Learning from The Wisdom of Crowds

Times article and book reinforce Carnegie approach

In The New York Times article, “Scholars Test Web Alternative to Peer Review,” Patricia Cohen writes that some humanities scholars are arguing “that in an era of digital media there is a better way to assess the quality of work. Instead of relying on a few experts selected by leading publications, they advocate using the Internet to expose scholarly thinking to the swift collective judgment of a much broader interested audience.”

Cohen quotes Katherine Rowe, a Renaissance specialist and media historian at Bryn Mawr College, as saying that “the way scholarly exchange is moving is radical…”

Here at Carnegie, we’ve thought about this radical transformation quite a bit. We’re reading the 2004 book, The Wisdom of Crowds, by James Surowiecki. Crowds and now the Times article reinforce our thinking that drawing information from invested people in what we’re calling a “networked improvement community” will yield better decisions, products, outcomes than individuals working alone.

Carnegie President Tony Bryk has said that educational research and development is not leading to solutions for major educational problems and has called for a reengineering of how we carry out educational R&D and the institutional environs in which this work occurs. Thus, in our new work, we’re enlisting designers, developers and researchers to work in close collaboration with educational practitioners and students from the beginning, with their efforts emerging from and connected to the day-to-day work of teaching and learning and the institutions in which these activities occur. As Surowiecki says (speaking of a car manufacturer) in Crowds, “the further you got from the front line, the more watered down the solution became.” We want to be on the front lines.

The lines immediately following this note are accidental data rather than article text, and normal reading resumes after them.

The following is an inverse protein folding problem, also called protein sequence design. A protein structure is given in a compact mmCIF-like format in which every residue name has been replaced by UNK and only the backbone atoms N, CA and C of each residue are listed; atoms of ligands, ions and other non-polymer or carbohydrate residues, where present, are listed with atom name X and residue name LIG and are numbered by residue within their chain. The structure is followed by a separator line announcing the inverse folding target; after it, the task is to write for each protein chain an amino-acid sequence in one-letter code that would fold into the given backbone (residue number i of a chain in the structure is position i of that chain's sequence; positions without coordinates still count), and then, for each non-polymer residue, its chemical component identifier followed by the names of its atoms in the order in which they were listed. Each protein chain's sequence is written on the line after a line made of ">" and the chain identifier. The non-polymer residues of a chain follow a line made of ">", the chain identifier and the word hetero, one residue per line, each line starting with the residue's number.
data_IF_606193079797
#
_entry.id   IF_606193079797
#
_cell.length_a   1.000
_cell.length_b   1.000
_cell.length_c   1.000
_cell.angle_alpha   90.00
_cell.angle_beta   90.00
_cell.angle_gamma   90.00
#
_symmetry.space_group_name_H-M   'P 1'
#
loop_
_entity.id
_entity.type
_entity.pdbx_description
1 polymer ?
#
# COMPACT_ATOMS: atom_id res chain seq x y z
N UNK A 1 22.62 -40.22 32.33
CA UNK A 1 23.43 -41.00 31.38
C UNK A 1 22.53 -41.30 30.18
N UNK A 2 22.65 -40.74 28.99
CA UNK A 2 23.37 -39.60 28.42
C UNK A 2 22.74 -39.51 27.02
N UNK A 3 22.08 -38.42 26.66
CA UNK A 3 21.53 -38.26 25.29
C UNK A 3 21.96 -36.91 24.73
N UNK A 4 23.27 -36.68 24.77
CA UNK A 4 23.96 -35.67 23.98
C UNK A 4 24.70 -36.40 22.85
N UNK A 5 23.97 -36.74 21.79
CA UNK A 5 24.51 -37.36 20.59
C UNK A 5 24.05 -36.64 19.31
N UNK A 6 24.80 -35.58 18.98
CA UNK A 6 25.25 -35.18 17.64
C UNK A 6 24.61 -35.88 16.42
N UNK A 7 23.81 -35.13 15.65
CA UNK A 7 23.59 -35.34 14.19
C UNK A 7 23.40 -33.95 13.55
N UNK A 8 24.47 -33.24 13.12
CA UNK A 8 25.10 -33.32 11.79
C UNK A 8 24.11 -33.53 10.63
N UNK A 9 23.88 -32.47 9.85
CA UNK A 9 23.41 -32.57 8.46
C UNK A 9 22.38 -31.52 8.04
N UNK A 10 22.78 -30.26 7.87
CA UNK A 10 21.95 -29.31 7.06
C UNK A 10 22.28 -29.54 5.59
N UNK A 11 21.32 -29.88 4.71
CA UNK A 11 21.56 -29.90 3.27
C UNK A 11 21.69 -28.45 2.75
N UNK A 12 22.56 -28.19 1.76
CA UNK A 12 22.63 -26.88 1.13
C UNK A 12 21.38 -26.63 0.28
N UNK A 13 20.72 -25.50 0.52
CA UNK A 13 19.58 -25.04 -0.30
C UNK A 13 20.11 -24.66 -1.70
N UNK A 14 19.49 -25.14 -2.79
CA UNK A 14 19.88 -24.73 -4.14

"Invention may still be an individual enterprise, but selecting among inventions is a collective one."

And of course, we’re interested in spreading what is learned. Surowiecki writes that “invention may still be an individual enterprise, but selecting among inventions is a collective one.” And he adds, “used well, imitation is a powerful tool for spreading good ideas fast.”

Carnegie is building a space both for the inventions and the imitations. We know that information must be shared widely and openly. In Carnegie’s current work addressing the extraordinarily high failure rate of community college students in developmental mathematics, we are creating a Web 2.0 environment as a platform for encouraging contributions from the field. In the spirit of harvesting learning from the wisdom of crowds, Carnegie is identifying targeted problems and inviting contributions that might clarify concerns and point out promising new developments. We are going to analyze how others in the Web 2.0 environment analyze and evaluate these ideas, synthesize this with our own judgments, vet this with key experts and summarize these conversations as feedback to the field. We’re hoping for active participation across a diverse community of members who judge the network as an important resource advancing their improvement efforts.

The criteria for our research infrastructure are simple:

  • Learning objects will be open (i.e., free of charge)
  • Over time, derivative materials could be allowed to be generated
  • The information infrastructure itself has to be open source

We believe that this approach will not only produce powerful solutions to educational challenges, but will help to create a new infrastructure for research and development more broadly. Too often, R&D is undertaken as a purely academic endeavor, driven by individual researchers’ own professional interests and agendas, and unconnected to realities and felt needs in the world of practice. In contrast, Carnegie is calling for a reconceived approach: situated on “the job floor” and organized around the high-leverage problems that real people care about and are invested in solving.

And we share the belief of one of the professors in the Times article who said, “There is an ethical imperative to share information.”